Alkaline Energy

 
 

Long time Alkaline Trio bassist and keystone of this year’s Revival Tour, Dan Andriano looks back on his career with Cormac Duffy

Balancing three overlapping musical projects, as well as a busy family life, is certainly a challenge, but one that Dan Andriano has found himself in the midst of. “My life has never been more hectic.” he admits to Otwo, as if we couldn’t tell by the tiredness in his voice. The 43 year old, best known as the bass player and singer for sardonic pop-punk heroes Alkaline Trio, is stepping out on his own this year. First of all his solo project, Dan Andriano in the Emergency Room, released their debut album Hurricane Season, a collection of poignant, acoustic songs that recall Andriano’s gentler moments with Alkaline Trio.

Now he’s taking the material on the road as part of the European stint of The Revival Tour. The tour, the brainchild of former Hot Water Music front man Chuck Ragan and his wife Jill, finds punk musicians leaving behind their electric guitars to pay tribute to folk music by performing acoustic renditions of their own material. Having done the rounds in America with various musicians since 2008, it has established a solid reputation. “I’ve been really excited about what Chuck and his wife have put together over the past few years. When he called to ask me, I was like ‘where do I go and when do I go there?’” Andriano says with a laugh. For its first European leg, the tour’s delegation is made up of Andriano and Ragan, as well as Brian Fallon of blue collar rockers The Gaslight Anthem and Dave Hause of The Loved Ones.

The tour is heavily rooted in Ragan’s ideas about music. Punk and folk are closer than they seem. On a superficial level, one is about aggression, the other about gentle introspection, but they both hold strong grassroots appeal and are common outlets for political opinion. There’s also a sense of community among artists in both scenes that Andriano cherishes. As he sees it, the tour is “based on friendship and camaraderie and is the point of why guys like us got into playing music.”

Even as Andriano sets off on new projects in relatively strange lands, his day job still beckons. “This year is a big year for Alkaline Trio, just in the fact that we’re celebrating our fifteenth anniversary as a band.” In those 15 years, they’ve left behind some quality material. Anyone with even a passing interest in rock should make time to listen to the raucous punk of Goddamnit, the Bukowski-in-corpse-paint wit of From Here to Infirmary, or the refined power-pop of Agony & Irony. In a genre often so resistant to change, they’ve shown a willingness to shift styles when they felt they needed to. “That’s kind of the best thing about Alkaline Trio; we’re always just going to do what we want to do.

But for their crystal anniversary, they thought they’d do something special to commemorate it. “A couple of people suggested that we put out a greatest hits record” Dan explains. “That idea wasn’t appealing to a lot of us. It’s 2011, you can go to iTunes and make your own greatest hits.” They considered a simple acoustic album, but that idea didn’t interest them. “Why just pick a bunch of songs and play them on an acoustic guitar when there’s so much more you can do in the studio?” The culmination of their discussions was Damnesia, an album that presents some of their catalogue highlights in a stripped down format. “Acoustic guitars were the root, but we also used drum loops, keyboards and sound effects to make it as interesting as possible. Try and make it like a real album.” It manages to take on a rare quality for such a project, standing as a distinct volume in their oeuvre as much as any of their studio albums.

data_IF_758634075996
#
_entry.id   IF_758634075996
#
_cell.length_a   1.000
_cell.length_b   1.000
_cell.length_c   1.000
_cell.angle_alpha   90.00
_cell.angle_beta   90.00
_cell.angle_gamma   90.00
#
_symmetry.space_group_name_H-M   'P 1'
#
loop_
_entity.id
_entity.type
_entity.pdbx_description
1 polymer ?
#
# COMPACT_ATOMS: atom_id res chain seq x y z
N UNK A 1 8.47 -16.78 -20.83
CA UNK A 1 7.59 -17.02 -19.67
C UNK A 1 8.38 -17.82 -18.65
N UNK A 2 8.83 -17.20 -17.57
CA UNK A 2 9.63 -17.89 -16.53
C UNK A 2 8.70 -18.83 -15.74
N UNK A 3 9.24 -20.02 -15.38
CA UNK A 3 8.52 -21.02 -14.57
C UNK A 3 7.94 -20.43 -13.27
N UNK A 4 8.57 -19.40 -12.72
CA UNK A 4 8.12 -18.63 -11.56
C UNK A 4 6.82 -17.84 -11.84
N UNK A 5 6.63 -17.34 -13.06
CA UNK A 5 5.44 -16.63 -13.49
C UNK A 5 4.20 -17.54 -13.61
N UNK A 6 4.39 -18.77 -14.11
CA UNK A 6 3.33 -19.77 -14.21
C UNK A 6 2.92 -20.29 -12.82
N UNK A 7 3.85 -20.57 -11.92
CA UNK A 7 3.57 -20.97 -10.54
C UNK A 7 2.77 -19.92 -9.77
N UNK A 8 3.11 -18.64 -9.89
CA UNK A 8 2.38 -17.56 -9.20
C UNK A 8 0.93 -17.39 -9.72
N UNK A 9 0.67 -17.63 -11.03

Talk moves to Andriano’s solo project, Dan Andriano in The Emergency Room. When quizzed on the genesis of the project, he puts it down to a build up of material more than a master plan. “I’ve tried to always write a little bit here and there. So I’ve had a bunch of these songs, some of them for two to three years. I guess it was just getting down to finding time to record them.” He talks of the stress of writing and recording the entire album by himself. “It kind of drove me crazy, made me a little neurotic for a couple of months. More neurotic, I should say.” Without band mates to encourage or advise him, he was left to obsess over the quality, constantly editing and rerecording until he was satisfied. When you hear the songs that made the cut, it shows.

We end by asking what we can look forward to when the Revival Tour hits Dublin, and are offered a classic rock star guarantee. “Everyone in the house is going to have a good time.” he promises. Given how much he’s done in one year, what’s one more triumph?

Dan Andriano plays The Academy on September 29th as part of The Revival Tour. Tickets are €20. Damnesia and Hurricane Season are out now.

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